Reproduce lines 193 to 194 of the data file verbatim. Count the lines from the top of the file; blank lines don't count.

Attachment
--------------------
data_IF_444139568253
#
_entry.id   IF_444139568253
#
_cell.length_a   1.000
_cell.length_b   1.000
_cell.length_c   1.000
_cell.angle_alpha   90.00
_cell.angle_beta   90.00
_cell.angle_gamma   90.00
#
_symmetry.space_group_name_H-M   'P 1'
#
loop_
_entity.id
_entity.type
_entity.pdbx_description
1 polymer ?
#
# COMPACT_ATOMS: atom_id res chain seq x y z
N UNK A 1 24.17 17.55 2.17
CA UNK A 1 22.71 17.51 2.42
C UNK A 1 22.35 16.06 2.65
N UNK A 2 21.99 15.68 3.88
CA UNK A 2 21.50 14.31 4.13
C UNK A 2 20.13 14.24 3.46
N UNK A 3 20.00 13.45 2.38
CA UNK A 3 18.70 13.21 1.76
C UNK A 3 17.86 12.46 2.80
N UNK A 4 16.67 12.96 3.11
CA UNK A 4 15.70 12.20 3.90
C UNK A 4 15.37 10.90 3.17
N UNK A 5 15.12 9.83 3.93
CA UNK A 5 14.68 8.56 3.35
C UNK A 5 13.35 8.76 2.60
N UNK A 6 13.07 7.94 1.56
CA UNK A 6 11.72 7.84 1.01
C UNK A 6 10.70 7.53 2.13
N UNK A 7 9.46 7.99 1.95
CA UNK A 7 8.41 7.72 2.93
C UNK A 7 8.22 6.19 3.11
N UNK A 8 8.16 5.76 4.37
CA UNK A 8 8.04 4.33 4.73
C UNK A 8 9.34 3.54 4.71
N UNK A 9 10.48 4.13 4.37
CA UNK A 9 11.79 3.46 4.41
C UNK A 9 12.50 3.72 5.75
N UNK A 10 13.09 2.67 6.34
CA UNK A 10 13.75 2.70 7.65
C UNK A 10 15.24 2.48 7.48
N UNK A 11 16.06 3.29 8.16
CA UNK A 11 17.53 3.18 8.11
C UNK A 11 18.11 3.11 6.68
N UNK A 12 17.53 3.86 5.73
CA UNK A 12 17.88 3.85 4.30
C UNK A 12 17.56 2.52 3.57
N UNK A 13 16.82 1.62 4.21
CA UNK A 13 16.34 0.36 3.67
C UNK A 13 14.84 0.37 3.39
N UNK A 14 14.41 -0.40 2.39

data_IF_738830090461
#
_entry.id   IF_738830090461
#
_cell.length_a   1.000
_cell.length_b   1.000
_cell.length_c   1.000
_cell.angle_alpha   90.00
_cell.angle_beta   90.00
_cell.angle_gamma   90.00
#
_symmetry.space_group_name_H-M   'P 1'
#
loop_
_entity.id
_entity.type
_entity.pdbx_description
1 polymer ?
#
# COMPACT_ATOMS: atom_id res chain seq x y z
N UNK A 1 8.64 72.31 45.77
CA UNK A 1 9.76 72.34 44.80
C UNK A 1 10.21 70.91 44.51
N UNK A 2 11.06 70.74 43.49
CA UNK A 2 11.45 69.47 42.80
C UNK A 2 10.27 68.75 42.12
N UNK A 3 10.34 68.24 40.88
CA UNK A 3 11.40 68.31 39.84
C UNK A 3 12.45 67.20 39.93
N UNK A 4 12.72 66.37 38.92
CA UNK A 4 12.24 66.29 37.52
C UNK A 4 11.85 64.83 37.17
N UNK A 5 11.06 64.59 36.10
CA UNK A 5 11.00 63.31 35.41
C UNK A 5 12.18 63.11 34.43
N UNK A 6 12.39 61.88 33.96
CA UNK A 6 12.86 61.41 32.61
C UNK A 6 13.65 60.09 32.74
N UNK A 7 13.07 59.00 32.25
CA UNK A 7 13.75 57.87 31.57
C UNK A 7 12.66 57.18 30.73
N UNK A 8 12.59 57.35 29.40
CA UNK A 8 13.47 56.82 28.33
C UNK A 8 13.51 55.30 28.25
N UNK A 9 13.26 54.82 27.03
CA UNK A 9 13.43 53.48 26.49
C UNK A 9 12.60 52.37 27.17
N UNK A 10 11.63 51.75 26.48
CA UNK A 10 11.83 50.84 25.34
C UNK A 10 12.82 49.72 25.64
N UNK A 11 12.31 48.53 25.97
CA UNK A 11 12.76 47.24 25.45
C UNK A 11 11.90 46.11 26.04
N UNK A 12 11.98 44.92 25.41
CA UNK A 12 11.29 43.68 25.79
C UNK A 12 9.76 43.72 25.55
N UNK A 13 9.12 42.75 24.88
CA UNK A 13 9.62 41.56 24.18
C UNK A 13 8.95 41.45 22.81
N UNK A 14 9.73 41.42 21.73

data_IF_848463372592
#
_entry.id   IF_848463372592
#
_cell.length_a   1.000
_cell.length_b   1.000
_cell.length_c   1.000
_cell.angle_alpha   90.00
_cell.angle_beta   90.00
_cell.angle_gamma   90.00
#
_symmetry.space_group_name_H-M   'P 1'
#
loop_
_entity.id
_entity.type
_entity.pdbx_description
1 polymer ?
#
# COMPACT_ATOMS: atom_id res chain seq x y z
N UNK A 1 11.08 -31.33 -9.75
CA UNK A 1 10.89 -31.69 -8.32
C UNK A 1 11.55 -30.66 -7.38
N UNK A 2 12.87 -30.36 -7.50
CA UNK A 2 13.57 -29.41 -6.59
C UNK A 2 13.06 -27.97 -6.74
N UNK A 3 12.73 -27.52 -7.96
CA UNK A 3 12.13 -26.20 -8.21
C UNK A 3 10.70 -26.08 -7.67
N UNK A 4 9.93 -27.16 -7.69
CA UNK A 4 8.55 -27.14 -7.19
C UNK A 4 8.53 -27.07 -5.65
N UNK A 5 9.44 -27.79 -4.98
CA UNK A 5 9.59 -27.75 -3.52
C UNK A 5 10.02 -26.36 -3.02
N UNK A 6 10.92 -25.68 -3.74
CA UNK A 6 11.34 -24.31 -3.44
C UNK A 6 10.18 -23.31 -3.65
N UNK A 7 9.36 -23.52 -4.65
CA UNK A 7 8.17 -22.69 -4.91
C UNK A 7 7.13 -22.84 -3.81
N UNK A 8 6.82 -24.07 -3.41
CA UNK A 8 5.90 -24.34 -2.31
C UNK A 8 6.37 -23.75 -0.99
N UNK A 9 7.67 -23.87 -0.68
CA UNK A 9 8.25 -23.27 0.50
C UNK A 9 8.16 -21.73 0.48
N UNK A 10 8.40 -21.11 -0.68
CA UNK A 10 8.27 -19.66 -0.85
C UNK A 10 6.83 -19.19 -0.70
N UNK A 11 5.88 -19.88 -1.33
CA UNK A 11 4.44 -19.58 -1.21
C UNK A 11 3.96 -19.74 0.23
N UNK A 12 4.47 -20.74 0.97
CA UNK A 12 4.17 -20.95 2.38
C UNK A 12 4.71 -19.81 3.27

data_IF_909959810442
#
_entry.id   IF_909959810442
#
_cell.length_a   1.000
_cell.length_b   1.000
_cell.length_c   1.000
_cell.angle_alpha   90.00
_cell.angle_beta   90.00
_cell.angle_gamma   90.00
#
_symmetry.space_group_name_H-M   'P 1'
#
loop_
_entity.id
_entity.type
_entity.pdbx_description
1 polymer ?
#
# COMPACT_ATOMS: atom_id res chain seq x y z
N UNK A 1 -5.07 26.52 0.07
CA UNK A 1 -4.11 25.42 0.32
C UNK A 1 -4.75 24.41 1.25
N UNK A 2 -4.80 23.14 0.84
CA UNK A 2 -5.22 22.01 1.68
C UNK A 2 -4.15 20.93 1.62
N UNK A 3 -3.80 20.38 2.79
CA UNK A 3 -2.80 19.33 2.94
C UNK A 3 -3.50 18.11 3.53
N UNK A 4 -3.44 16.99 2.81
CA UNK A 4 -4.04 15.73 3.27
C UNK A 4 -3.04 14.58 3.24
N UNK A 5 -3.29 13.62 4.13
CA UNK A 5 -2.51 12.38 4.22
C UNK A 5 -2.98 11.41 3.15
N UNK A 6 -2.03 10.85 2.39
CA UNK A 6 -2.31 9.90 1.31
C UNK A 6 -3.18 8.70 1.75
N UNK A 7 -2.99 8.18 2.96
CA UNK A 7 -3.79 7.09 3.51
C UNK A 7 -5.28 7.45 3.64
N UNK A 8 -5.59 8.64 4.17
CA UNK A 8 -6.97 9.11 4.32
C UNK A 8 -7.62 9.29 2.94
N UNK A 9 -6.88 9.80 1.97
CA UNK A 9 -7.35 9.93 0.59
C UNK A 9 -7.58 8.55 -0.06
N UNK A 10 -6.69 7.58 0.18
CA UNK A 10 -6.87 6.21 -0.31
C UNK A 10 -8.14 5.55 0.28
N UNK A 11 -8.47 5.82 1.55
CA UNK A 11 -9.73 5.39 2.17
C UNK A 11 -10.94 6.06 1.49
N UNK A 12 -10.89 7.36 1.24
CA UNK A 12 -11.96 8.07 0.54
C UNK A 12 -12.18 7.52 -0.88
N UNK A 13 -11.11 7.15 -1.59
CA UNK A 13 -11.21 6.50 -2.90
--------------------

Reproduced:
_entity.pdbx_description
1 polymer ?